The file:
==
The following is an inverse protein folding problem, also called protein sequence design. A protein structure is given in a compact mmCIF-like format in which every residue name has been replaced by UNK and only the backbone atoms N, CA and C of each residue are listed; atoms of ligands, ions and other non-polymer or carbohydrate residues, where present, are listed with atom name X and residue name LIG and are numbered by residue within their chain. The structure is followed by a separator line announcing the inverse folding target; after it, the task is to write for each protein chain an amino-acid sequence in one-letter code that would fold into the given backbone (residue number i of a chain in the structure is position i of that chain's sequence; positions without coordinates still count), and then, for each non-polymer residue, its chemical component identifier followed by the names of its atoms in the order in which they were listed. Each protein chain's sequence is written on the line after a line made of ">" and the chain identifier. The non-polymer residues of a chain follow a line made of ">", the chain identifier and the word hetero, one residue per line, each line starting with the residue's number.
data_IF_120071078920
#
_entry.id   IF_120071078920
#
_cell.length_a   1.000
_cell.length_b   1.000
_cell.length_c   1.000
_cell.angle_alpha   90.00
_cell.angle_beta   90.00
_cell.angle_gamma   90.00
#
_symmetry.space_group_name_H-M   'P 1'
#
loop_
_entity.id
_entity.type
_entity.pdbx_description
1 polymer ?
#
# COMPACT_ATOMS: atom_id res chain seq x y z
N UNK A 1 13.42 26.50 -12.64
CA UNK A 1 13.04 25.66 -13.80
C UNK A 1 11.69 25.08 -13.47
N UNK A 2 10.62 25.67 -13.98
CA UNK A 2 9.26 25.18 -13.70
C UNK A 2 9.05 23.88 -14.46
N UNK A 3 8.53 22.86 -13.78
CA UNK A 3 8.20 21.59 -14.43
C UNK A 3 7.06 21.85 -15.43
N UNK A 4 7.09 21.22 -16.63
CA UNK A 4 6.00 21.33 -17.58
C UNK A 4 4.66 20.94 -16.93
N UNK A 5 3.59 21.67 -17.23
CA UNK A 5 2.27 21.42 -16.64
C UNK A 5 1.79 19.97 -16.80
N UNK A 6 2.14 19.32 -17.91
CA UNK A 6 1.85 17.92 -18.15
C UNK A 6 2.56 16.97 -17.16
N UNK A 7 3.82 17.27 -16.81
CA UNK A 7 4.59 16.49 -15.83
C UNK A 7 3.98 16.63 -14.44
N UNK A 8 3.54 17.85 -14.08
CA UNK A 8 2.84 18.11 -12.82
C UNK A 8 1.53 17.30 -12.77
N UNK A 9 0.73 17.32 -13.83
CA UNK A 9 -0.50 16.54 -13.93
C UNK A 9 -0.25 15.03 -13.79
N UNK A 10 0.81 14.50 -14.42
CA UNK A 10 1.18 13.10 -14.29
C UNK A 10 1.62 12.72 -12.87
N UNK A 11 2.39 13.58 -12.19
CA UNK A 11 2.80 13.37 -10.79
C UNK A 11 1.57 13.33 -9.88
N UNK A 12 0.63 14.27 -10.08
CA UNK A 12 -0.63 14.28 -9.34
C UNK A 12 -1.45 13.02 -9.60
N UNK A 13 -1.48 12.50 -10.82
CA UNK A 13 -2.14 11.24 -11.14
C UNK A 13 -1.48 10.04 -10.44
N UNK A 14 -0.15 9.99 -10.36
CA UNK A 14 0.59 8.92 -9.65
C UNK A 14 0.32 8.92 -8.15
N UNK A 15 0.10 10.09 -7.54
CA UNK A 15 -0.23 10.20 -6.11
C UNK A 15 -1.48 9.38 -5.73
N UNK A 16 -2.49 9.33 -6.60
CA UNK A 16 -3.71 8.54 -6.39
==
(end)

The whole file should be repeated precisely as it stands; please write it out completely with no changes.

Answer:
The following is an inverse protein folding problem, also called protein sequence design. A protein structure is given in a compact mmCIF-like format in which every residue name has been replaced by UNK and only the backbone atoms N, CA and C of each residue are listed; atoms of ligands, ions and other non-polymer or carbohydrate residues, where present, are listed with atom name X and residue name LIG and are numbered by residue within their chain. The structure is followed by a separator line announcing the inverse folding target; after it, the task is to write for each protein chain an amino-acid sequence in one-letter code that would fold into the given backbone (residue number i of a chain in the structure is position i of that chain's sequence; positions without coordinates still count), and then, for each non-polymer residue, its chemical component identifier followed by the names of its atoms in the order in which they were listed. Each protein chain's sequence is written on the line after a line made of ">" and the chain identifier. The non-polymer residues of a chain follow a line made of ">", the chain identifier and the word hetero, one residue per line, each line starting with the residue's number.
data_IF_120071078920
#
_entry.id   IF_120071078920
#
_cell.length_a   1.000
_cell.length_b   1.000
_cell.length_c   1.000
_cell.angle_alpha   90.00
_cell.angle_beta   90.00
_cell.angle_gamma   90.00
#
_symmetry.space_group_name_H-M   'P 1'
#
loop_
_entity.id
_entity.type
_entity.pdbx_description
1 polymer ?
#
# COMPACT_ATOMS: atom_id res chain seq x y z
N UNK A 1 13.42 26.50 -12.64
CA UNK A 1 13.04 25.66 -13.80
C UNK A 1 11.69 25.08 -13.47
N UNK A 2 10.62 25.67 -13.98
CA UNK A 2 9.26 25.18 -13.70
C UNK A 2 9.05 23.88 -14.46
N UNK A 3 8.53 22.86 -13.78
CA UNK A 3 8.20 21.59 -14.43
C UNK A 3 7.06 21.85 -15.43
N UNK A 4 7.09 21.22 -16.63
CA UNK A 4 6.00 21.33 -17.58
C UNK A 4 4.66 20.94 -16.93
N UNK A 5 3.59 21.67 -17.23
CA UNK A 5 2.27 21.42 -16.64
C UNK A 5 1.79 19.97 -16.80
N UNK A 6 2.14 19.32 -17.91
CA UNK A 6 1.85 17.92 -18.15
C UNK A 6 2.56 16.97 -17.16
N UNK A 7 3.82 17.27 -16.81
CA UNK A 7 4.59 16.49 -15.83
C UNK A 7 3.98 16.63 -14.44
N UNK A 8 3.54 17.85 -14.08
CA UNK A 8 2.84 18.11 -12.82
C UNK A 8 1.53 17.30 -12.77
N UNK A 9 0.73 17.32 -13.83
CA UNK A 9 -0.50 16.54 -13.93
C UNK A 9 -0.25 15.03 -13.79
N UNK A 10 0.81 14.50 -14.42
CA UNK A 10 1.18 13.10 -14.29
C UNK A 10 1.62 12.72 -12.87
N UNK A 11 2.39 13.58 -12.19
CA UNK A 11 2.80 13.37 -10.79
C UNK A 11 1.57 13.33 -9.88
N UNK A 12 0.63 14.27 -10.08
CA UNK A 12 -0.63 14.28 -9.34
C UNK A 12 -1.45 13.02 -9.60
N UNK A 13 -1.48 12.50 -10.82
CA UNK A 13 -2.14 11.24 -11.14
C UNK A 13 -1.48 10.04 -10.44
N UNK A 14 -0.15 9.99 -10.36
CA UNK A 14 0.59 8.92 -9.65
C UNK A 14 0.32 8.92 -8.15
N UNK A 15 0.10 10.09 -7.54
CA UNK A 15 -0.23 10.20 -6.11
C UNK A 15 -1.48 9.38 -5.73
N UNK A 16 -2.49 9.33 -6.60
CA UNK A 16 -3.71 8.54 -6.39